22. I am so happy your Grandma is so very dear & precious & shared her wonderful love of books with you thru your years.

  23. I’m sorry to hear about your granny, and I wish you and your family strength to deal with whatever happens. I am happy about the political news, but I won’t rest easy until late next January.

    I loved the book on so many levels. The world building and character building are fantastic. I loved El’s voice. I thoroughly enjoyed the book on its most basic story level, but then enjoyed it again when considering the subtext about power and privilege. I indentified with El when reading the story (I think everyone will — she is such a well written character!), but when I thought about the book afterwards, I realized that I am much more like Chloe, which is. . . not something to aspire to. I loved that El (and the author) recognized the complexity of a system built upon privilege, and the difficulties of changing the system as both an outsider (like El) or an insider (like Chloe). But I still never rooted for Chloe — she kind of did the minimum necessary required to be a decent human being. But that makes me question how I deal with my own privilege. What more could I be doing, such that someone reading my story might root for me?

    I can’t wait to see where the story goes in the next book, and the book after. I suspect it will have something to do with reframing things as more than a zero-sum game. If the monsters have to eat someone, then your chance to stay safe really does involve making sure others are kept down. But if the monsters are incinerated, then everyone has a chance for success. I just wish I knew what monsters we need to incinerate in our own reality, to get beyond our society’s issues with privilege.

  24. We have immortality in the sense that part of us will continue to live through our descendants. Not just DNA, but how they touched our lives. May your Granny’s spirit live long in your hearts and memories.

  25. Take comfort in your loving memories of your grandmother as she slips beyond the veil. You will always miss her but she will always be alive in your heart
    This book is absolutely mesmerizing but the ending was just killer. I immediately looked at the book jacket, wishing it was part of a series but I can only hope she writes another!

  26. Jenny,

    I too grieve at the passing of your grandmother. What a bittersweet sop to an historic day. There’s nothing like a grandmother, and the loss will leave a hole in your world, so mourning, even today, is what your grandmother deserves. Mostly I love how complex we all are, but sometimes it would be nice to give our souls a break.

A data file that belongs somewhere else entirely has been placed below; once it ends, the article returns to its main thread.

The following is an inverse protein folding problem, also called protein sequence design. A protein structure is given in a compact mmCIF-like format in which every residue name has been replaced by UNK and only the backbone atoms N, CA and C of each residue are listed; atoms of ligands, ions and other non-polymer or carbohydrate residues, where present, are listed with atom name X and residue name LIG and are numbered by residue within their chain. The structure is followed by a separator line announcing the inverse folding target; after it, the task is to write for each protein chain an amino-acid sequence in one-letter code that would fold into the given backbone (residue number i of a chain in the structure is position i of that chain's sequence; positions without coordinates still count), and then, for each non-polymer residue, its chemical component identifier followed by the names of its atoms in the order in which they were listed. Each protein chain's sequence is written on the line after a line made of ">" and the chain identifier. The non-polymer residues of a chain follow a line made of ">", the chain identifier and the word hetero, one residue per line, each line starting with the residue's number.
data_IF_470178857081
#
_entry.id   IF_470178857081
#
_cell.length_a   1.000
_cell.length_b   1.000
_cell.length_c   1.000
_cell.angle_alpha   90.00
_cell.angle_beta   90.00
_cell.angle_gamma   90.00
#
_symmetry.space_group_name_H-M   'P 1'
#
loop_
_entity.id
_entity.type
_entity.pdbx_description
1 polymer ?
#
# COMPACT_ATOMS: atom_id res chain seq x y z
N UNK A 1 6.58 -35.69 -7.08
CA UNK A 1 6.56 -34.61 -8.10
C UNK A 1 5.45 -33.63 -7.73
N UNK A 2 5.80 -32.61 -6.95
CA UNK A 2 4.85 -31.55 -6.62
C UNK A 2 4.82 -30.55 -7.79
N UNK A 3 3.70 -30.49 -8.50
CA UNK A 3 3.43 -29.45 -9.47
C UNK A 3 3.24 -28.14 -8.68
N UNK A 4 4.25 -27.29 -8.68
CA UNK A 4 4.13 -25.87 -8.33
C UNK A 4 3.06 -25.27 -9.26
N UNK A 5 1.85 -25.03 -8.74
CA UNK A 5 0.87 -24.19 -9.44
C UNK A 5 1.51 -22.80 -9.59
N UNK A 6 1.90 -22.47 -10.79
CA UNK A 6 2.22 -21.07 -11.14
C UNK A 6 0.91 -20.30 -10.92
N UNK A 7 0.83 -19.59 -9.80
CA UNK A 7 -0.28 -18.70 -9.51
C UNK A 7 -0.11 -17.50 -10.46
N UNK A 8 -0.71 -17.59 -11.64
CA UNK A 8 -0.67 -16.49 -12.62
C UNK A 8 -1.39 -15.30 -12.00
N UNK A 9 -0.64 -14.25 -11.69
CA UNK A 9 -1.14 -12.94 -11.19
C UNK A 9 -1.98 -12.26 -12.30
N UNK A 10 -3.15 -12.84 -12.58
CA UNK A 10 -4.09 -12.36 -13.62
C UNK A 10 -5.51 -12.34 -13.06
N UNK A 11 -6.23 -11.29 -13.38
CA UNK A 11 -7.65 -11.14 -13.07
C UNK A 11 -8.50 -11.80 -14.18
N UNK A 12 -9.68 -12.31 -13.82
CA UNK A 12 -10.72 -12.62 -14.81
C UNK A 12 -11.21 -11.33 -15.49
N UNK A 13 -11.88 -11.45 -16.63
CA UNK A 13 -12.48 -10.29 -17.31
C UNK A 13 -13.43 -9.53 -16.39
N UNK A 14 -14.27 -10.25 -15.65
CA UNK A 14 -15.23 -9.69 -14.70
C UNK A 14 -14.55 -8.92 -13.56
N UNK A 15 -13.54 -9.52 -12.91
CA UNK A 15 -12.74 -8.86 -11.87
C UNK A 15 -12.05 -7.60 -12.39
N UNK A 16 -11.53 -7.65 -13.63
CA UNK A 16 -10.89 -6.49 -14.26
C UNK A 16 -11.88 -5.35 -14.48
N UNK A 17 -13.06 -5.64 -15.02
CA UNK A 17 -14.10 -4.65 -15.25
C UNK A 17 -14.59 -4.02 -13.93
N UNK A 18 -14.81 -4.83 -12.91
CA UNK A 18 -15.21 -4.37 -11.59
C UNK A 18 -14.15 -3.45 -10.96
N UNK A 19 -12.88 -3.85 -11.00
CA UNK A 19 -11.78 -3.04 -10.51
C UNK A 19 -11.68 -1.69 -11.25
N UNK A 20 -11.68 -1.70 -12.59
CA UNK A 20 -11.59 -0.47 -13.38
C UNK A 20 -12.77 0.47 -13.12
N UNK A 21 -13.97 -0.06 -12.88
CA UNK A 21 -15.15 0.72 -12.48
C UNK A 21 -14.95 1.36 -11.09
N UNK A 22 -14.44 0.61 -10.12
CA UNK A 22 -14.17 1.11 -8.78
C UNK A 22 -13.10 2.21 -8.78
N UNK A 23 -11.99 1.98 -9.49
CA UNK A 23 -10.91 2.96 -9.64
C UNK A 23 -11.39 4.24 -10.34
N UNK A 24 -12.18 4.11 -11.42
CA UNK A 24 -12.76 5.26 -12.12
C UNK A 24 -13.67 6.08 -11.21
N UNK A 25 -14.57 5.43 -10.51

Right now all I can feel is relief. After the last — how long has it been? Millennia? — of trauma and tragedy my brain is having a hard time switching tracks.

    I hope we can rebuild our country, our respect for each other, our willingness to listen to each other.

    About the book: what a great choice! And I’m so excited for my first Strangelings discussion! I confess that at the beginning I thought, “Oh no. Not another magic boarding school book.” But this one had distinctive take. Like Jenny, I was struck by the evocative names of the monsters. I think Naomi (do we get to call her Naomi?) ought to start some kind of virtual gallery (not on Facebook or Instagram) where people can post drawings of what they think the monsters look like.

    I also thought getting rid of all adults was a bold move. It allowed the teens to stand out as people in their own right in a way that we might not have seen if they were constantly being treated as children. But I’m not clear why the school was designed to be so dangerous and threatening. I would have liked to have heard from students other than El about the dangers on the outside that make being in the Scholomance (another great word) a preferable option.

    You mention the way the kids usually keep their hair as short as possible. I noticed that the postcard that came with my copy of the book depicted the three girls as having long hair. Hmm. Someone didn’t read the book carefully.

    You wrote “I follow a lot of POC book reviewers and some said this was totally fine world-building and others said it continued the false and sorta racist idea that locs are dirty. Naomi answered the challenge by recognizing the issue, apologizing without getting defensive and making the decision to change future prints of the book, which is a really lovely response.” First, I’d be interested to follow some of those reviewers too. Care to share some names? And I share your admiration for Naomi’s willingness to see that that passage was harmful. I’m surprised it got past the editors.